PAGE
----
Informed consent: process and clinical issues.

D. L. Berry, M. J. Dodd, P. S. Hinds, B. R. Ferrell

Research output: Contribution to journalReview articlepeer-review

Abstract

PURPOSE/OBJECTIVES: To review the issues related to informed consent in a clinical cancer care setting and suggest strategies to improve the informed consent process. DATA SOURCES: Published books, journal articles, and clinical research experience. DATA SYNTHESIS: Clinicians and researchers are ethically obligated to maintain the informed consent process when treating participants in clinical cancer research. Nurse clinicians, clinical trial nurses, and nurse researchers often encounter dilemmas while ensuring proper informed consent. Nurses involved in pediatric cancer care must address specific consent issues relevant to children and youth. CONCLUSIONS: Informed consent does not end with a patient's signature on a form. Establishing and maintaining informed consent is a multidisciplinary effort in cancer clinical trials. Nurses can improve the informed consent process by ensuring adequate time for patient consideration and understanding and by reassessing consent during the study. IMPLICATIONS FOR NURSING PRACTICE: Clinical trial nurses and nurse investigators in both adult and pediatric oncology have a duty and obligation to maintain continued informed consent throughout a study and to be involved in all aspects of study planning and implementation.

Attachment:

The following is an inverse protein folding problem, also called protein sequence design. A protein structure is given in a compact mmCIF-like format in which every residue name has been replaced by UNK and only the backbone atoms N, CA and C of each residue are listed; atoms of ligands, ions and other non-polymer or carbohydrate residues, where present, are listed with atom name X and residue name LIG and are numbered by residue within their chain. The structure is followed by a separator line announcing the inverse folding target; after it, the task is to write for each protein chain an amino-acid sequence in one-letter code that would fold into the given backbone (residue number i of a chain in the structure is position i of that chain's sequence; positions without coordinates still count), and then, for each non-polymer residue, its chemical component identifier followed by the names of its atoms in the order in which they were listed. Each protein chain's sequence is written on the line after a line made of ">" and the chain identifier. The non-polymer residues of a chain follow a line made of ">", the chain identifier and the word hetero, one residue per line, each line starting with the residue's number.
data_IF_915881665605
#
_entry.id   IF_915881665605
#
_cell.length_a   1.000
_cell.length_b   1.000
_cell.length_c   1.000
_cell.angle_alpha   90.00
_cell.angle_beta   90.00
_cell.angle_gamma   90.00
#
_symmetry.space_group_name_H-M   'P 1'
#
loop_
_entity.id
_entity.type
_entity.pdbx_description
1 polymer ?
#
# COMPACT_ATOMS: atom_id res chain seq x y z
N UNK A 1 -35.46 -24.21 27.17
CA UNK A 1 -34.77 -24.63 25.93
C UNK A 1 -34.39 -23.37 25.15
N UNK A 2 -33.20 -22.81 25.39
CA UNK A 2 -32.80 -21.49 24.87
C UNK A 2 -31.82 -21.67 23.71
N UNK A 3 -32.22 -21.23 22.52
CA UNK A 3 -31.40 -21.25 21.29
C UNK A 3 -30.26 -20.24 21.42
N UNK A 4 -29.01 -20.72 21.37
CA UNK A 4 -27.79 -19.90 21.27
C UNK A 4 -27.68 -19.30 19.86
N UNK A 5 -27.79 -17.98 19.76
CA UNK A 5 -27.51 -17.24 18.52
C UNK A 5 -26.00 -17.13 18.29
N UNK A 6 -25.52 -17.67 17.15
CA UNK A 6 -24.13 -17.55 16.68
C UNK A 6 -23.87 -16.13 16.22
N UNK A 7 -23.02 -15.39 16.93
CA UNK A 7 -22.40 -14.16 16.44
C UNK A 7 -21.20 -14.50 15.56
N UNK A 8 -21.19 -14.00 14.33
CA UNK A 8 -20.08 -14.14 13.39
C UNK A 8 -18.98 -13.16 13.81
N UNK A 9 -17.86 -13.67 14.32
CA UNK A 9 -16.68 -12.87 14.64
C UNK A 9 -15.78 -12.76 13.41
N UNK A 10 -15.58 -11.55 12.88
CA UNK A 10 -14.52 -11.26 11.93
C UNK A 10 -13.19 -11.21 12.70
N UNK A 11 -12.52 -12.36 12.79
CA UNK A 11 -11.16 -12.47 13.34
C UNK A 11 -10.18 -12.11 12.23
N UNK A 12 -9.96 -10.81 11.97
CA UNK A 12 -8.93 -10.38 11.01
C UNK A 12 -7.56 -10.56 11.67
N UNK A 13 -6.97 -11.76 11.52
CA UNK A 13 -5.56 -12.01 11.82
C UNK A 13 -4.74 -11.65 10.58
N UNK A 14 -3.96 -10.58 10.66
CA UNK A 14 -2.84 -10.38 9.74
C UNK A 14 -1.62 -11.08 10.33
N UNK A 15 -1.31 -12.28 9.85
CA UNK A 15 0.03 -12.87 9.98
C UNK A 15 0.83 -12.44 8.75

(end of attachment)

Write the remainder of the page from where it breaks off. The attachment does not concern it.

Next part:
Original languageEnglish (US)
Pages (from-to)507-512
Number of pages6
JournalOncology nursing forum
Volume23
Issue number3
StatePublished - Apr 1 1996

ASJC Scopus subject areas

  • Oncology(nursing)

Fingerprint

Dive into the research topics of 'Informed consent: process and clinical issues.'. Together they form a unique fingerprint.

Cite this